The American Chamber of Commerce in Taiwan comments on US beef in Taiwan, once the sixth-largest market for that product:


For the non-profit Consumer Foundation, the issue was another not-to-be-missed opportunity to demonstrate its zeal in standing up for consumer interests, whether real or imagined. It questioned why Taiwan should drop the ban before such other countries as Japan and Korea had acted first, and it proposed that U.S. beef in supermarket display cases be labeled with a warning that the source was an infected area.

At that point the government’s Consumer Protection Commission (CPC) apparently felt compelled to demonstrate that it too had the public’s well-being at heart. Convening a meeting with major food distributors, with representatives of some other government departments also in attendance, the CPC raised several matters for discussion. For one, it sought assurances from retailers that the beef would be clearly identifiable by consumers as coming from the United States. That was determined to be no problem, since most stores had prepared special promotional displays and considered the country of origin to be a positive selling point. Another request, which the distributors readily agreed to, was that copies of the authorization documents from the U.S. Department of Agriculture be displayed at the point of sale, or at least be available if consumers asked to see them.

That left the point raised by the Consumer Foundation of requiring labeling that the beef was from an infected area, a step that would certainly discourage purchases and might in fact create unwarranted consumer worries about health risks. The DOH representative seemed to put the matter to rest by stating forcefully that the Department had full confidence in the thoroughness of the investigation process it went through before reaching its decision.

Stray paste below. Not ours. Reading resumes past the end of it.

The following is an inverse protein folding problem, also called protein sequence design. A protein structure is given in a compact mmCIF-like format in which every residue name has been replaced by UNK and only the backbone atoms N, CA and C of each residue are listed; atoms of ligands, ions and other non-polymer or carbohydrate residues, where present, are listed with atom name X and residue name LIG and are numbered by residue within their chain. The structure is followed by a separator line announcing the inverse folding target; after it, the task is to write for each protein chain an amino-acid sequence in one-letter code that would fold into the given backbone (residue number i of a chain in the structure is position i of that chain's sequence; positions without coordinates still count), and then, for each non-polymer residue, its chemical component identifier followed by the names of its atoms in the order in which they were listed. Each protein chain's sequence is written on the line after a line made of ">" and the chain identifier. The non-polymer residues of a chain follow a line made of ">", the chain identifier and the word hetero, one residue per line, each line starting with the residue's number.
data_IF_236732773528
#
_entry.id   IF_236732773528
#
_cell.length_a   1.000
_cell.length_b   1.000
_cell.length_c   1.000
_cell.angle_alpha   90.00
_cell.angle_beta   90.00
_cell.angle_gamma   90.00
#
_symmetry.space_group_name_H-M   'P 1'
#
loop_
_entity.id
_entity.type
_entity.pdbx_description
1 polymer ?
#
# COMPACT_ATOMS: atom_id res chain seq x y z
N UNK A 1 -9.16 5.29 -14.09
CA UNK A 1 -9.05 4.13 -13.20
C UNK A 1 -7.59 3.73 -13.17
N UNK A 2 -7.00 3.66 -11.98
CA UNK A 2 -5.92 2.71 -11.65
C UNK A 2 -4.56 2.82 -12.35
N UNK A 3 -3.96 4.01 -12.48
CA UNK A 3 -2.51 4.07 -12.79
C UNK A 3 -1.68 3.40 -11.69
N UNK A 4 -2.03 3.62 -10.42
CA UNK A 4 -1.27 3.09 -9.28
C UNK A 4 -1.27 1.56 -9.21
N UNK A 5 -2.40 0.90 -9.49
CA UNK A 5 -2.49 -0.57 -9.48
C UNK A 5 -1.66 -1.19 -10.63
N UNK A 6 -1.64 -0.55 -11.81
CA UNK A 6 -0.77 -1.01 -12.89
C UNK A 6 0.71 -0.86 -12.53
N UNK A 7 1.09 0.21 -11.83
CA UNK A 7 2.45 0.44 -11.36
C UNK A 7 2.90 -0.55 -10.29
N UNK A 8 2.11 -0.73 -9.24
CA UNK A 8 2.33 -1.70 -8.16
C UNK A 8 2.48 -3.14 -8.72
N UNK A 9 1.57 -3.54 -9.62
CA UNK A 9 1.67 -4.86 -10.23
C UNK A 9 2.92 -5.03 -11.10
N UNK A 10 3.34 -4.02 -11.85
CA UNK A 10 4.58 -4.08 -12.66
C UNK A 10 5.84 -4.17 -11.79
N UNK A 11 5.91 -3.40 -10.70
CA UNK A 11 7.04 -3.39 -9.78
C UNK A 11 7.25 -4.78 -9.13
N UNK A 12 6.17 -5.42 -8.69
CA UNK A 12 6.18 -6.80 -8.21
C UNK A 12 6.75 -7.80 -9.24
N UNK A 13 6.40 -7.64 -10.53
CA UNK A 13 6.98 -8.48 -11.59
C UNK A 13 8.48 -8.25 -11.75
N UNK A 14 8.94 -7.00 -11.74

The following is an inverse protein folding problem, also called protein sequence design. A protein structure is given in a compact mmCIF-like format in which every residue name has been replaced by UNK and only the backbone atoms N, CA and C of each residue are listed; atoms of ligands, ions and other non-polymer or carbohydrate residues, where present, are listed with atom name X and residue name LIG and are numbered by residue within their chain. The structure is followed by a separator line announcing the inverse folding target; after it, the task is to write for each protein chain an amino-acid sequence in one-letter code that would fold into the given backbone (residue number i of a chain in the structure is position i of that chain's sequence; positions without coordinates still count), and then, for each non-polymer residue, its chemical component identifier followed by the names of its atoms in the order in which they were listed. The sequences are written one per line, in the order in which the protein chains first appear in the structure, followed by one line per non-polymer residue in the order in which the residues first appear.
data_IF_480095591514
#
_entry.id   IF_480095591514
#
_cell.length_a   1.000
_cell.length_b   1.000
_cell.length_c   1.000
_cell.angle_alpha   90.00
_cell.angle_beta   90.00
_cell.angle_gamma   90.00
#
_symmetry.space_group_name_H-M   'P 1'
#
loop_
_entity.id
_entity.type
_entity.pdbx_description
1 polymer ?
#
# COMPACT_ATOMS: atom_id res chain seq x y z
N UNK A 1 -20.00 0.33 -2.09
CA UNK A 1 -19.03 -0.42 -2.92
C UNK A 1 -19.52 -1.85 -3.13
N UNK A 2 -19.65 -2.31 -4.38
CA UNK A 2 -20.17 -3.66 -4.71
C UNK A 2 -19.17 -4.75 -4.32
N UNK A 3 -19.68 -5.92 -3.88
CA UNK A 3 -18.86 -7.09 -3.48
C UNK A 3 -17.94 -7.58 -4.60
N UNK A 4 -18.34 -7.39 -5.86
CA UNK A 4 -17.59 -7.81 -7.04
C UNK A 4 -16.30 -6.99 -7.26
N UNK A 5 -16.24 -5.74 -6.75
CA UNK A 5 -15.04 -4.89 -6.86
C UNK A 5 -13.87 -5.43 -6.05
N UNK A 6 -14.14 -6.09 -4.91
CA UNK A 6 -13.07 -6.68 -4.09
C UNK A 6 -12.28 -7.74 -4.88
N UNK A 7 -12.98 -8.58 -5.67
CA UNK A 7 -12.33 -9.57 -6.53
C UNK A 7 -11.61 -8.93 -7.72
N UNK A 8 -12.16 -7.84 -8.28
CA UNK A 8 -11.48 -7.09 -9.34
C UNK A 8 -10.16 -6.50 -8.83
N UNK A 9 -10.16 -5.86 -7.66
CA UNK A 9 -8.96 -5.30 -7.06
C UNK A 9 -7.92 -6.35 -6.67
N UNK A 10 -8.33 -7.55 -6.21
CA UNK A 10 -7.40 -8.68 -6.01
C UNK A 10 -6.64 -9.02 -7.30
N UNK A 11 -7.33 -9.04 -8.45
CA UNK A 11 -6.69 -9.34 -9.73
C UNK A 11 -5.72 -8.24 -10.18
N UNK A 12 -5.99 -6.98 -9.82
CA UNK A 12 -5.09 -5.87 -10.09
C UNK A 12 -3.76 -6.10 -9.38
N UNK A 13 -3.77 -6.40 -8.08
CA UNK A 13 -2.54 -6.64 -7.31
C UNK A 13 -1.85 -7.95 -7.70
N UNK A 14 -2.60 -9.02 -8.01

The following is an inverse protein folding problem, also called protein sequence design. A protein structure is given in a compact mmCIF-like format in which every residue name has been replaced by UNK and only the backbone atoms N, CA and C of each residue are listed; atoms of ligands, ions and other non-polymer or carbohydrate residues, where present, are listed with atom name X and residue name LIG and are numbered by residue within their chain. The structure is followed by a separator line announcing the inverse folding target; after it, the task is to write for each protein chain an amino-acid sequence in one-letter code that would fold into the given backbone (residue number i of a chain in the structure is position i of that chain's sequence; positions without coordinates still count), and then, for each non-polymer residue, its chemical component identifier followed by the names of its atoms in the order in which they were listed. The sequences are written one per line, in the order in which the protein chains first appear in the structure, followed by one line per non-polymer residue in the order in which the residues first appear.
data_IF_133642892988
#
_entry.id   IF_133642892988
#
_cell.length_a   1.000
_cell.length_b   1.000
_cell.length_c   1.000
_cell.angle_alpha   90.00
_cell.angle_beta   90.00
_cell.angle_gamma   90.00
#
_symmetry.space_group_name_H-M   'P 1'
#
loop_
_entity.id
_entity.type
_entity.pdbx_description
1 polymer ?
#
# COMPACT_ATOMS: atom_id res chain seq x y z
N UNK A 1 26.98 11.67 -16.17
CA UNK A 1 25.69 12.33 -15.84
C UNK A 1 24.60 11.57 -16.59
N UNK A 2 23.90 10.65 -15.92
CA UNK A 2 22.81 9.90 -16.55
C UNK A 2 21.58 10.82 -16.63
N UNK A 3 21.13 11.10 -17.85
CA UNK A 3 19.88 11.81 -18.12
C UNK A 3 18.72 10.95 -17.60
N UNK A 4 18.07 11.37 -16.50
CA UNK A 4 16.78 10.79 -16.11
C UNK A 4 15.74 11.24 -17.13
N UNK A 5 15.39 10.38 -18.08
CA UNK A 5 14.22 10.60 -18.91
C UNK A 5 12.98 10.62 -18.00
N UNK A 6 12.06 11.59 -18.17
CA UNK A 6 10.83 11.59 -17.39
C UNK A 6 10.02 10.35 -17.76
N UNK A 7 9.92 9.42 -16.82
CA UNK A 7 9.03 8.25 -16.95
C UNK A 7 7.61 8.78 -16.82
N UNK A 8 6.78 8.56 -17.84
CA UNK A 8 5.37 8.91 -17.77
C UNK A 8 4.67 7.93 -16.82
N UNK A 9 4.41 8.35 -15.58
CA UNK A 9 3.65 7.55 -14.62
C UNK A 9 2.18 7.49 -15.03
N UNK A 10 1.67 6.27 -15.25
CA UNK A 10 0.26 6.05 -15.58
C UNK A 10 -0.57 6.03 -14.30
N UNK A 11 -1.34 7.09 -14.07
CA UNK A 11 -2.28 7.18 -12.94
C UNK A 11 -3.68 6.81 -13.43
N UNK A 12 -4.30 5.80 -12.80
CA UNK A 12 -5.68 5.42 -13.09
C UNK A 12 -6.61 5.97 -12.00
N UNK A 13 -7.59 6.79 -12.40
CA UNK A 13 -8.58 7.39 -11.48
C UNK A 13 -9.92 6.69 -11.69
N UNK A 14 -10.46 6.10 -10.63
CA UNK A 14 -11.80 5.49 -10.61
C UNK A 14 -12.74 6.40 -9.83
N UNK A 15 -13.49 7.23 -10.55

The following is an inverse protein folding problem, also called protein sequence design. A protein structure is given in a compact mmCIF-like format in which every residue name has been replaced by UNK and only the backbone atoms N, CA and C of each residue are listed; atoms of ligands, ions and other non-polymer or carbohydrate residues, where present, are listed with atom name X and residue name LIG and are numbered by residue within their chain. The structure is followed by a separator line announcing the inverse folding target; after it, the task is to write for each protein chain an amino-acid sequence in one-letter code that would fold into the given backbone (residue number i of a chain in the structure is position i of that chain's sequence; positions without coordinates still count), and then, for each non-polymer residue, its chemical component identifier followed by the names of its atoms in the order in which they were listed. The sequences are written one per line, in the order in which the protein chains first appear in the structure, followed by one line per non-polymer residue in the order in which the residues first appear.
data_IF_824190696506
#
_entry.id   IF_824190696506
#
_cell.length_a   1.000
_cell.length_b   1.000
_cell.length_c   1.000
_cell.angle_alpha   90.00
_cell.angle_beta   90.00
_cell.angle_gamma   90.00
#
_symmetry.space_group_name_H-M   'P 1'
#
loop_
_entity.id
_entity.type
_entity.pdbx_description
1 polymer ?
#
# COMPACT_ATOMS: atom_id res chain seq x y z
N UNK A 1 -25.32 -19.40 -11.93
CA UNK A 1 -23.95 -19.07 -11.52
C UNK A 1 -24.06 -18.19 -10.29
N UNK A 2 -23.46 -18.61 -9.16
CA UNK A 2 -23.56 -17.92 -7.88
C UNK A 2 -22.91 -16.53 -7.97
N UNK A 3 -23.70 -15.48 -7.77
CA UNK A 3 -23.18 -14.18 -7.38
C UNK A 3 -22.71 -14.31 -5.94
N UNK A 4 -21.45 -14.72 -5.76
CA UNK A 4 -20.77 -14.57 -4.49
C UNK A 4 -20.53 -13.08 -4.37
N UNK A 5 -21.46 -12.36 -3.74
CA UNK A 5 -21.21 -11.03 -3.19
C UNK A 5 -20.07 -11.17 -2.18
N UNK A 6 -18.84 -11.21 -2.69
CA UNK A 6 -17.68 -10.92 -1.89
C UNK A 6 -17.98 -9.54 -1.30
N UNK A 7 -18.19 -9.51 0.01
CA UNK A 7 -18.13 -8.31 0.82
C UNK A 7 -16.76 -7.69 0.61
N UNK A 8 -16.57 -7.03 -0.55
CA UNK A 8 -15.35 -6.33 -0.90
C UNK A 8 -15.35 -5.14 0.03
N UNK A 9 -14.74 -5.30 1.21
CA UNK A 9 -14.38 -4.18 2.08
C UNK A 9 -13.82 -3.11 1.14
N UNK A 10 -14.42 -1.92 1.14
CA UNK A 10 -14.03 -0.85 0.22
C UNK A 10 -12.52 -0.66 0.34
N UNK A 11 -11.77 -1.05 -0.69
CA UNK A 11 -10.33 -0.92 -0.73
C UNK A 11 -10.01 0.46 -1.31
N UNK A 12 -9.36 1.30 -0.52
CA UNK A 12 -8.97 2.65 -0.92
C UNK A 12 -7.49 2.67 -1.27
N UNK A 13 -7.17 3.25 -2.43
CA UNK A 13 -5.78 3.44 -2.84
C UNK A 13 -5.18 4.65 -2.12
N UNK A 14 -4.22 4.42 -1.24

Since millions of Americans have been eating beef daily for the past year and a half without incident, and since no other problem case has arisen since 2003, there would seem to be no logical reason to challenge the DOH’s professional judgment.


I don’t eat beef much, and certainly not US beef. The Bush Administration’s flagrant disregard for science and ethics, as well as its indifference to the health and safety of Americans, does not exactly fill me with confidence in its regulatory oversight, hence my personal ban. The CDC notes that the disease has a long incubation period that lasts years, which makes that last paragraph of the AmCham report downright disingenuous. The desperate hacking on consumer groups here is quite shameful– note that there is nothing concrete to be said against them, so the writers have to revert to snarky comments and sneers. Taiwan has every right to protect itself, and were I health minister, no US beef imports would be permitted until an Administration committed to progress on safety and the environment enters office.

In fairness, despite the highly slanted presentations on US products — and it’s AmCham’s job to push our exports — the site does offer some solid articles on things to do on the Beautiful Island, including touring religious sites and eco-tourism, as well as some moderately scary articles on re-use of single-use items in local hospitals. Their links page, which might be useful, unfortunately appears to be dead.

UPDATE: June 26th….Taiwan has banned US beef again. No, really? Imagine that.